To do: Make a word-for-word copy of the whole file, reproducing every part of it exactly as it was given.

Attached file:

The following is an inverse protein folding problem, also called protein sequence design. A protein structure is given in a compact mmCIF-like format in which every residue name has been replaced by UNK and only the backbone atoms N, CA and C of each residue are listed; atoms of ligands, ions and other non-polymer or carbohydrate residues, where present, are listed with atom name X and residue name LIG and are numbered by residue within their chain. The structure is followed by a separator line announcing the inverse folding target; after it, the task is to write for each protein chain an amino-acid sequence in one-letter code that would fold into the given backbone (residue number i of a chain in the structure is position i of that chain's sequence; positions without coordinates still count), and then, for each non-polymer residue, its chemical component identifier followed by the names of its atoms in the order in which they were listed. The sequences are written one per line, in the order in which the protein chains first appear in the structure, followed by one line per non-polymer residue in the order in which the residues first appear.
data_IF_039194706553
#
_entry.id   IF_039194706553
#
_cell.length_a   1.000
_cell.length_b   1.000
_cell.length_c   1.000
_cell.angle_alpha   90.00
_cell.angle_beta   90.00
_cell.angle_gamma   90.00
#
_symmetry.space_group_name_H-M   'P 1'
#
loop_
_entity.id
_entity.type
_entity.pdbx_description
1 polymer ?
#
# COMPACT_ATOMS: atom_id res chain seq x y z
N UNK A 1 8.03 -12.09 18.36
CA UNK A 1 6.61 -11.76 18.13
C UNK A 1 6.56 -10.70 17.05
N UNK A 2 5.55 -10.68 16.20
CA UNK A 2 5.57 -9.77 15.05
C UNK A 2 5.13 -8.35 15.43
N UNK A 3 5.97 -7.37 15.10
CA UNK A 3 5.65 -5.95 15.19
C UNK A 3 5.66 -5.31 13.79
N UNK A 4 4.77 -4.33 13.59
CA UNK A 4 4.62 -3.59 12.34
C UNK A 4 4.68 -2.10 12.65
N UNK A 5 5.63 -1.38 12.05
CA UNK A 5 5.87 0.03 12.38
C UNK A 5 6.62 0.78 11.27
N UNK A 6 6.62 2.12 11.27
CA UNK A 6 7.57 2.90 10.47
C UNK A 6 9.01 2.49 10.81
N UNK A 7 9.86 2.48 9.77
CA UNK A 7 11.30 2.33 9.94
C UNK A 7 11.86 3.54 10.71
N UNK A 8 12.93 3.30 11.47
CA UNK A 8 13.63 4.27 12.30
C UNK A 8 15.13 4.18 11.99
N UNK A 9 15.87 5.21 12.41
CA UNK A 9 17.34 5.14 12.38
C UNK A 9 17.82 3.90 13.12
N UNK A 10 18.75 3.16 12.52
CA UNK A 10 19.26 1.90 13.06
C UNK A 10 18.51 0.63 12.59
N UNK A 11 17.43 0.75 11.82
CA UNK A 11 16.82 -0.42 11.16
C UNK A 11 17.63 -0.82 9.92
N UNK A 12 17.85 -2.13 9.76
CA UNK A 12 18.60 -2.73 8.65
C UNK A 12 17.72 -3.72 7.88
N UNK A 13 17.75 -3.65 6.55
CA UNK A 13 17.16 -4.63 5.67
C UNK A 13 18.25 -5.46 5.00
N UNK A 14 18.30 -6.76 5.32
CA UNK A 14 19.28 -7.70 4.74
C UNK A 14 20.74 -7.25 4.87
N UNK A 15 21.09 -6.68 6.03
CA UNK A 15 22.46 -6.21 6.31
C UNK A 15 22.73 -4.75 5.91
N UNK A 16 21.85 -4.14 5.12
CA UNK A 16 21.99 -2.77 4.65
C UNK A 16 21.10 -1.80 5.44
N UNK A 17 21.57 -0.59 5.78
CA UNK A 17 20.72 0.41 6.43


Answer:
The following is an inverse protein folding problem, also called protein sequence design. A protein structure is given in a compact mmCIF-like format in which every residue name has been replaced by UNK and only the backbone atoms N, CA and C of each residue are listed; atoms of ligands, ions and other non-polymer or carbohydrate residues, where present, are listed with atom name X and residue name LIG and are numbered by residue within their chain. The structure is followed by a separator line announcing the inverse folding target; after it, the task is to write for each protein chain an amino-acid sequence in one-letter code that would fold into the given backbone (residue number i of a chain in the structure is position i of that chain's sequence; positions without coordinates still count), and then, for each non-polymer residue, its chemical component identifier followed by the names of its atoms in the order in which they were listed. The sequences are written one per line, in the order in which the protein chains first appear in the structure, followed by one line per non-polymer residue in the order in which the residues first appear.
data_IF_039194706553
#
_entry.id   IF_039194706553
#
_cell.length_a   1.000
_cell.length_b   1.000
_cell.length_c   1.000
_cell.angle_alpha   90.00
_cell.angle_beta   90.00
_cell.angle_gamma   90.00
#
_symmetry.space_group_name_H-M   'P 1'
#
loop_
_entity.id
_entity.type
_entity.pdbx_description
1 polymer ?
#
# COMPACT_ATOMS: atom_id res chain seq x y z
N UNK A 1 8.03 -12.09 18.36
CA UNK A 1 6.61 -11.76 18.13
C UNK A 1 6.56 -10.70 17.05
N UNK A 2 5.55 -10.68 16.20
CA UNK A 2 5.57 -9.77 15.05
C UNK A 2 5.13 -8.35 15.43
N UNK A 3 5.97 -7.37 15.10
CA UNK A 3 5.65 -5.95 15.19
C UNK A 3 5.66 -5.31 13.79
N UNK A 4 4.77 -4.33 13.59
CA UNK A 4 4.62 -3.59 12.34
C UNK A 4 4.68 -2.10 12.65
N UNK A 5 5.63 -1.38 12.05
CA UNK A 5 5.87 0.03 12.38
C UNK A 5 6.62 0.78 11.27
N UNK A 6 6.62 2.12 11.27
CA UNK A 6 7.57 2.90 10.47
C UNK A 6 9.01 2.49 10.81
N UNK A 7 9.86 2.48 9.77
CA UNK A 7 11.30 2.33 9.94
C UNK A 7 11.86 3.54 10.71
N UNK A 8 12.93 3.30 11.47
CA UNK A 8 13.63 4.27 12.30
C UNK A 8 15.13 4.18 11.99
N UNK A 9 15.87 5.21 12.41
CA UNK A 9 17.34 5.14 12.38
C UNK A 9 17.82 3.90 13.12
N UNK A 10 18.75 3.16 12.52
CA UNK A 10 19.26 1.90 13.06
C UNK A 10 18.51 0.63 12.59
N UNK A 11 17.43 0.75 11.82
CA UNK A 11 16.82 -0.42 11.16
C UNK A 11 17.63 -0.82 9.92
N UNK A 12 17.85 -2.13 9.76
CA UNK A 12 18.60 -2.73 8.65
C UNK A 12 17.72 -3.72 7.88
N UNK A 13 17.75 -3.65 6.55
CA UNK A 13 17.16 -4.63 5.67
C UNK A 13 18.25 -5.46 5.00
N UNK A 14 18.30 -6.76 5.32
CA UNK A 14 19.28 -7.70 4.74
C UNK A 14 20.74 -7.25 4.87
N UNK A 15 21.09 -6.68 6.03
CA UNK A 15 22.46 -6.21 6.31
C UNK A 15 22.73 -4.75 5.91
N UNK A 16 21.85 -4.14 5.12
CA UNK A 16 21.99 -2.77 4.65
C UNK A 16 21.10 -1.80 5.44
N UNK A 17 21.57 -0.59 5.78
CA UNK A 17 20.72 0.41 6.43